Tales Of The Unexpected: The Subversive Stories Of Jesus

Written by Melvin Tinker with Nathan Buttery Reviewed By Graham Beynon

This book is a series of expositions of thirteen of Jesus’ parables. They began life as sermons in a local church setting. The sermonic style means they are easy to read, with plenty of illustrations along the way. A variety of applications to Christian and non-Christian are also made, as would be expected, in a homiletic style. It should be clear then, this not a book on the genre of parables or how they are to be interpreted—rather this is simply a series of worked examples.

The strength of the book is in its straightforward methodology of opening up parables with respect with respect to their literary and historical context and allowing them to speak for themselves. The texts are well handled, the teaching points are drawn clearly and application is made with insight and sensitivity.

The weaknesses of the book are: firstly that as it covers a variety of very different parables there is no consistent topic or argument being developed; secondly even though the title suggests that Jesus’ stories are unexpected and subversive there was sometimes a rather predictable feel to the trajectory of exposition. To my mind at least, this led, on occasion, to reading too much into a parable so as to cover all the bases of a doctrine. However, for anyone who wants a solid example of how to teach the parables well this is a great place to start.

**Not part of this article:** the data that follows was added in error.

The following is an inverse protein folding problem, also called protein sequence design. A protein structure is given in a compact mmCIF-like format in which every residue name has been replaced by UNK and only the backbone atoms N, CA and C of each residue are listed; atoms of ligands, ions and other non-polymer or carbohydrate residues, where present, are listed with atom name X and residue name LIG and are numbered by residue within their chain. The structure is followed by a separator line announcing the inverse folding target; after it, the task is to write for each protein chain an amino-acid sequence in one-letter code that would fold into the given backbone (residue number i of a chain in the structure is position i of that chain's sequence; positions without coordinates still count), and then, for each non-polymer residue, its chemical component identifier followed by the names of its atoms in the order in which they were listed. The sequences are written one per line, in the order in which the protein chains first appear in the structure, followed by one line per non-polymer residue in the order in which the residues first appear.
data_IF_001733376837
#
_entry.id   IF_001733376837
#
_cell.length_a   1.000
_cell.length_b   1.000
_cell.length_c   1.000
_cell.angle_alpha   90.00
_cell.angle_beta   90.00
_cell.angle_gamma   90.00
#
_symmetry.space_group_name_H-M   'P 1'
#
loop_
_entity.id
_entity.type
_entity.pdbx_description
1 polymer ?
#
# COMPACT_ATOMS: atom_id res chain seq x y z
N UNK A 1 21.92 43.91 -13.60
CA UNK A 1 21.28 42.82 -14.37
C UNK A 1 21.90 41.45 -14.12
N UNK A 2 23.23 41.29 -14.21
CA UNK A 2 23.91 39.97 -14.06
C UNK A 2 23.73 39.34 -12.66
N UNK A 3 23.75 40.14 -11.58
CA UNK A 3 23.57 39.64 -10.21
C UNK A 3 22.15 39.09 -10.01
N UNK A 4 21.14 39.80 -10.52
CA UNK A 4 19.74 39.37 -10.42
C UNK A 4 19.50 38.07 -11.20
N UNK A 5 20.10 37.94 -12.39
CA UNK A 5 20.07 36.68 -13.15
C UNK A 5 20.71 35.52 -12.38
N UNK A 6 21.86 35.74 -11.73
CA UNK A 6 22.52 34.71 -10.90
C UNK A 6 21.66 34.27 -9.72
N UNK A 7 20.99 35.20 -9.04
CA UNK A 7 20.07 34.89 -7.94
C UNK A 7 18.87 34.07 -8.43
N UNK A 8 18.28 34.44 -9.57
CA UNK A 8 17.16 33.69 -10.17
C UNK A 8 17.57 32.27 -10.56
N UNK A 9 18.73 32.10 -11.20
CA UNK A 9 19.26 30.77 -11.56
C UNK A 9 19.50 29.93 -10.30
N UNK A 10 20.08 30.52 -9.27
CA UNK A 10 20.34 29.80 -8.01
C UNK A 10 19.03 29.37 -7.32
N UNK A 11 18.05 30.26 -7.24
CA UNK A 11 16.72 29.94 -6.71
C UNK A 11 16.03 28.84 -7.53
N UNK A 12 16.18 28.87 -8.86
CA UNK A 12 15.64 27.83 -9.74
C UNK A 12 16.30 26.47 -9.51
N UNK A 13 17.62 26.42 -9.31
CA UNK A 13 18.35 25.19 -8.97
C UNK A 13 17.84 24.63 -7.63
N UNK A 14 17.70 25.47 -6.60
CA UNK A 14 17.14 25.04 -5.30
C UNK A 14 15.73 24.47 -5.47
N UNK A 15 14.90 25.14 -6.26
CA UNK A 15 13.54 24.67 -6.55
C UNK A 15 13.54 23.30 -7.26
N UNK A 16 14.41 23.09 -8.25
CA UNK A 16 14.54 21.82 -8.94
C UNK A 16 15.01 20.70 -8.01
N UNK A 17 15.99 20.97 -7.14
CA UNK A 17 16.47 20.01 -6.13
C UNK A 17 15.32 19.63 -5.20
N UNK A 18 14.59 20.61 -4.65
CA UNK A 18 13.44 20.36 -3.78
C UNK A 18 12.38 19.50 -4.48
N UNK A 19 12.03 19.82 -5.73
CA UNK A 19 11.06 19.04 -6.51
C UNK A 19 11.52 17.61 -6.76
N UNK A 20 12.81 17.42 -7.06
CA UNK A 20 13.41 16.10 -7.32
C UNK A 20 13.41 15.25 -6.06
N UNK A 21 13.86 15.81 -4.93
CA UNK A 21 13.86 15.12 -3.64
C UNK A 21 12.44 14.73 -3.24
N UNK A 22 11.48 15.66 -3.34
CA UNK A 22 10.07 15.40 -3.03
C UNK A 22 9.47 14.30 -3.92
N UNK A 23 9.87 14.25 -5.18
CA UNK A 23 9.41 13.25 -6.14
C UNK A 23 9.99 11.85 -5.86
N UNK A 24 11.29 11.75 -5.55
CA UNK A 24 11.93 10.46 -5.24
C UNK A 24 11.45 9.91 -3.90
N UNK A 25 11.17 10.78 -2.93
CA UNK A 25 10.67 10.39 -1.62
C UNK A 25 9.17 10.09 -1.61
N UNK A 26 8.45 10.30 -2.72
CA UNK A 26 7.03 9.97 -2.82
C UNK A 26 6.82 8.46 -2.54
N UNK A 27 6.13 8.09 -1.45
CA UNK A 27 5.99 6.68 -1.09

Graham Beynon

Graham Beynon is pastor of Grace Church in Cambridge, UK and director of independent ministry training at Oak Hill Theological College in London.